Health bill vote delayed in House in setback to Trump, Ryan

At the White House, President Trump met with more than 30 members of the conservative House Freedom Caucus, most of whom have voiced their opposition to the bill in its current form and could sink it.

"They don't know how to get to yes".

"Let's vote", White House chief strategist Steve Bannon said as he left the meeting. The GOP needs 216 votes for a simple majority to pass the bill in the House.

"So here's the encouraging news from today: clearly we don't have the votes yet, but clearly no one is walking away from the table". It's also possible that the GOP health care bill dies before it gets to a vote, and that the party goes back to the drawing board, or moves on to other legislative priorities. The CBO, however, projects 24 million people could lose their health insurance under the Republican health care plan, most of that from the proposed Medicaid rollbacks. So the one-time $15 billion infusion Republicans are making wouldn't last much further than the next election, and certainly won't cover all the people that are in danger of overdosing in their own districts.

Showdown day at hand, Republicans remained short of votes Thursday for their showcase health care overhaul, hoping for President Donald Trump to close the deal with balky conservatives at a White House meeting.

Aligned with the Tea Party movement the Freedom Caucus was founded in 2015 by Rep Jim Jordan (R-OH) and several other Republicans, including Trump's Budget Director Mick Mulvaney, to "support open, accountable and limited government, the Constitution and the rule of law, and policies that promote the liberty, safety and prosperity". As late as Wednesday, Republican leaders on both ends of Pennsylvania Avenue signaled they were confident the bill would pass on Thursday, when a final vote was first scheduled. A vote was slated for Thursday night but that now will not happen. "That is why this didn't pass", Ryan said. "Circular firing squads only hurt ourselves, and I feel like that's what we've been doing".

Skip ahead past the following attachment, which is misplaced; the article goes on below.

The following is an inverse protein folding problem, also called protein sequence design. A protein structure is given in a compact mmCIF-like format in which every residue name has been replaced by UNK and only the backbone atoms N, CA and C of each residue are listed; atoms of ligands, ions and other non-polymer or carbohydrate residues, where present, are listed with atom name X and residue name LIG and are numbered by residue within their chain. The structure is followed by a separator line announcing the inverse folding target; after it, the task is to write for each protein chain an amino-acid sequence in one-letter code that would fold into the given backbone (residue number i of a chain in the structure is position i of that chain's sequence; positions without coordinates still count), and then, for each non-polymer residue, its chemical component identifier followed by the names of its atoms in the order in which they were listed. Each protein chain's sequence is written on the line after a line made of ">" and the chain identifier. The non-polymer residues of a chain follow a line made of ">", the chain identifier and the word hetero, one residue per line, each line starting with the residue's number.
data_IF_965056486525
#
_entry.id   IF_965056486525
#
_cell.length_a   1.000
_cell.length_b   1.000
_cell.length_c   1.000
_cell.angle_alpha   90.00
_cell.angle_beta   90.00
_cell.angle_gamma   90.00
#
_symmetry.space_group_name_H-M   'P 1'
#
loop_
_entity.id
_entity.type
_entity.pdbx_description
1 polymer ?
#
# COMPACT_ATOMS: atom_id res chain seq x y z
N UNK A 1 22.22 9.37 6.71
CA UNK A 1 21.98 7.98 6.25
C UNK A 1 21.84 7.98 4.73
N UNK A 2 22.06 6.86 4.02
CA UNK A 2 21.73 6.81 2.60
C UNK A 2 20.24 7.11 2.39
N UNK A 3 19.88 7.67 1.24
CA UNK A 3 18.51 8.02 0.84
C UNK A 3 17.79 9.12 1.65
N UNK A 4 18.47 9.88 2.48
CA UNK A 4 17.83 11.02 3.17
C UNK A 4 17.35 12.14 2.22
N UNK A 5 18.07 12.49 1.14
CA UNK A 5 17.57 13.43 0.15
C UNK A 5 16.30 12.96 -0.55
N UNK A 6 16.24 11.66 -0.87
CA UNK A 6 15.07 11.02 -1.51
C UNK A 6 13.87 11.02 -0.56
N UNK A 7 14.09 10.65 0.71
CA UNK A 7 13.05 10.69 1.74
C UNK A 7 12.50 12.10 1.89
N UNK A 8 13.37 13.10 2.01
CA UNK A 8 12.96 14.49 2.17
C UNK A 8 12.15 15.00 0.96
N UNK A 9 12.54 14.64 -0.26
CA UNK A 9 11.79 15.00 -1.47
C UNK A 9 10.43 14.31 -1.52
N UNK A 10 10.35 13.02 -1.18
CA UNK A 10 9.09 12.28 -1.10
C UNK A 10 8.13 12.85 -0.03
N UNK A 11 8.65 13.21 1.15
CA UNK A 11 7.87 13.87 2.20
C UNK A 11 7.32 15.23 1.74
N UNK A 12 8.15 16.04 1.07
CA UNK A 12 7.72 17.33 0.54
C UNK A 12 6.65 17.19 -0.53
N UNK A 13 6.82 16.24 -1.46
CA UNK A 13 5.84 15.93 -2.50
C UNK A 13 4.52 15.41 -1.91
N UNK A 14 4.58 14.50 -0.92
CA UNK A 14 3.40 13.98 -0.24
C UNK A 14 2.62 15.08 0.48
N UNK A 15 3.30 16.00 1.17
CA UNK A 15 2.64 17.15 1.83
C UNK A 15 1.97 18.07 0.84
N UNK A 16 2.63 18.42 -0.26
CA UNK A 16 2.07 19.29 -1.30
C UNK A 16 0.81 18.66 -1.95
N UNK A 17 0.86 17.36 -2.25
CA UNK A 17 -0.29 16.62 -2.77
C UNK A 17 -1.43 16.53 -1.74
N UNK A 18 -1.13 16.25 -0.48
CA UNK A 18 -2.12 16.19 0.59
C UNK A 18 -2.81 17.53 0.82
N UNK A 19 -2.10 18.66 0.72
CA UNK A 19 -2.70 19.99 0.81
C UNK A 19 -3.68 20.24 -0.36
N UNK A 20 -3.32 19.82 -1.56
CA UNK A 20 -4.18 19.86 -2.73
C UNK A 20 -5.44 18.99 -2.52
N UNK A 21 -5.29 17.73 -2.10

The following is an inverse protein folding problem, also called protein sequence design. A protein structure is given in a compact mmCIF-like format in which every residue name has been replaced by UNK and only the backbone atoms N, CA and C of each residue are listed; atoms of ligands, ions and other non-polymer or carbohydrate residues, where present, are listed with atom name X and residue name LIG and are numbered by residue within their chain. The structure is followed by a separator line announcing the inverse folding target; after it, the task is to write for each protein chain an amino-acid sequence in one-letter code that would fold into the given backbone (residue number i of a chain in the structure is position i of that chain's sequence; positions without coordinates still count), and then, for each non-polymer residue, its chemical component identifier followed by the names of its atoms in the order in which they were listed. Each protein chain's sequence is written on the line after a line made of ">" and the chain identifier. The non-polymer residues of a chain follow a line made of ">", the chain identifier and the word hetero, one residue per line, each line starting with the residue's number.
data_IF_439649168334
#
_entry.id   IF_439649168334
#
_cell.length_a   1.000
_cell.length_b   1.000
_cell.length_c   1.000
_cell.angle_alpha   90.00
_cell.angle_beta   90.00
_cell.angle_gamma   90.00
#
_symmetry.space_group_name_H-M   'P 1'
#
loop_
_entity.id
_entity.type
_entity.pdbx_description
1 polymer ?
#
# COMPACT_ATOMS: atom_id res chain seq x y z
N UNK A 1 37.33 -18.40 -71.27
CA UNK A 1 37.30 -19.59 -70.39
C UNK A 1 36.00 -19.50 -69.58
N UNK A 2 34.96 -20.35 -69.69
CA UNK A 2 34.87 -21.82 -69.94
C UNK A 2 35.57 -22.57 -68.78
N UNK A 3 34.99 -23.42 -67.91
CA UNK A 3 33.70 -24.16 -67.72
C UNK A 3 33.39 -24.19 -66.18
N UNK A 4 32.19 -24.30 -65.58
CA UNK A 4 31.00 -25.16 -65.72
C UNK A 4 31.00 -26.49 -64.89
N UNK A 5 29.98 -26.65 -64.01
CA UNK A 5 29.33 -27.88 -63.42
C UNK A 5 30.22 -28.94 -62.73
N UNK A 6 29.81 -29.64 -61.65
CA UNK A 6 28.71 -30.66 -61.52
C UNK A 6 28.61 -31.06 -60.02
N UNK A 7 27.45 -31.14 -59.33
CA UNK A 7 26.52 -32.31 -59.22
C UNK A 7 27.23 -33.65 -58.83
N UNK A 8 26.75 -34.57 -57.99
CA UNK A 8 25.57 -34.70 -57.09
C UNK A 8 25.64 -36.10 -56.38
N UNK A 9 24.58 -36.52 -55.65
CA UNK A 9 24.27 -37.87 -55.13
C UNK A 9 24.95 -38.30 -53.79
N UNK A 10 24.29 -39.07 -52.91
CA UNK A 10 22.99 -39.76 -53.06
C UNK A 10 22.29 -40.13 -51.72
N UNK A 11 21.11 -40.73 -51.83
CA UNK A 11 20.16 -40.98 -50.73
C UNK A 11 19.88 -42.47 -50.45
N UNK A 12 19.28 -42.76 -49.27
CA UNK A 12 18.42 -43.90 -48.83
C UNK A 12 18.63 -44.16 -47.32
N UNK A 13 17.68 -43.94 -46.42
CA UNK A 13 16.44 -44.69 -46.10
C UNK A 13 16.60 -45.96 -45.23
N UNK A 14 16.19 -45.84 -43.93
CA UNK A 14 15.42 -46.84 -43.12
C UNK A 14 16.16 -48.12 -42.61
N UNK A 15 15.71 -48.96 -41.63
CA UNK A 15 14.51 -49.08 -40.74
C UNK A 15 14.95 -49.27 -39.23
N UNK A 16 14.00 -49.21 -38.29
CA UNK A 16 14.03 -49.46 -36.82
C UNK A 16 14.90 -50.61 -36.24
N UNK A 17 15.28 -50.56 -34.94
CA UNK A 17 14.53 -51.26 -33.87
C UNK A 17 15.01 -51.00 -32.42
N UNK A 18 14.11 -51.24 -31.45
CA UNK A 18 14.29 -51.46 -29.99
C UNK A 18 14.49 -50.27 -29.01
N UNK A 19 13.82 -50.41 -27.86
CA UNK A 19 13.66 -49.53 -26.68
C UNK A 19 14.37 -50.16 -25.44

Bacon said lawmakers were elected to get the job done. "But we should start from the baseline that any changes will make our health care system better, not worse for hardworking Americans".

As Bacon emerged from the meeting, he said it included great speeches calling for unity. But the bill lost support rather than gained it as the day wore on.

"I've changed my vote, from "yes" to 'hell, yes, ' " Bacon said.

Paul Ryan and Donald Trump can not be trusted. It's time to vote.

A walk-out thus would signal that they strongly disapprove of the bill as now constituted and that they will oppose it when it comes back from the Senate unless it has been substantially improved. He described the legislation as imperfect but at least an attempt to shore up insurance markets.

It would provide tax credits to help people pay medical bills, though generally skimpier than Obama's statute provides. But the White House appeared ready to gamble that the prospect of failing to repeal former president Barack Obama's Affordable Care Act health law, after seven years of promising to do exactly that, would force members into the Yes column.

A senior Republican official said the vote would be delayed.

Brooks, who attended a meeting at the White House on Thursday, complained the GOP measure, which he referred to as ObamaCare 2.0, does not repeal the Affordable Care Act, but instead retains numerous provisions.

House leaders had originally planned to hold a Thursday evening vote on the legislation, but pushed it to Friday as they reportedly sought to shore up the votes for passage.

House Minority Leader Nancy Pelosi, D-Calif., couldn't resist a dig.

Many moderates are opposed because they say the GOP bill would leave many voters uninsured.

  • Larry Hoffman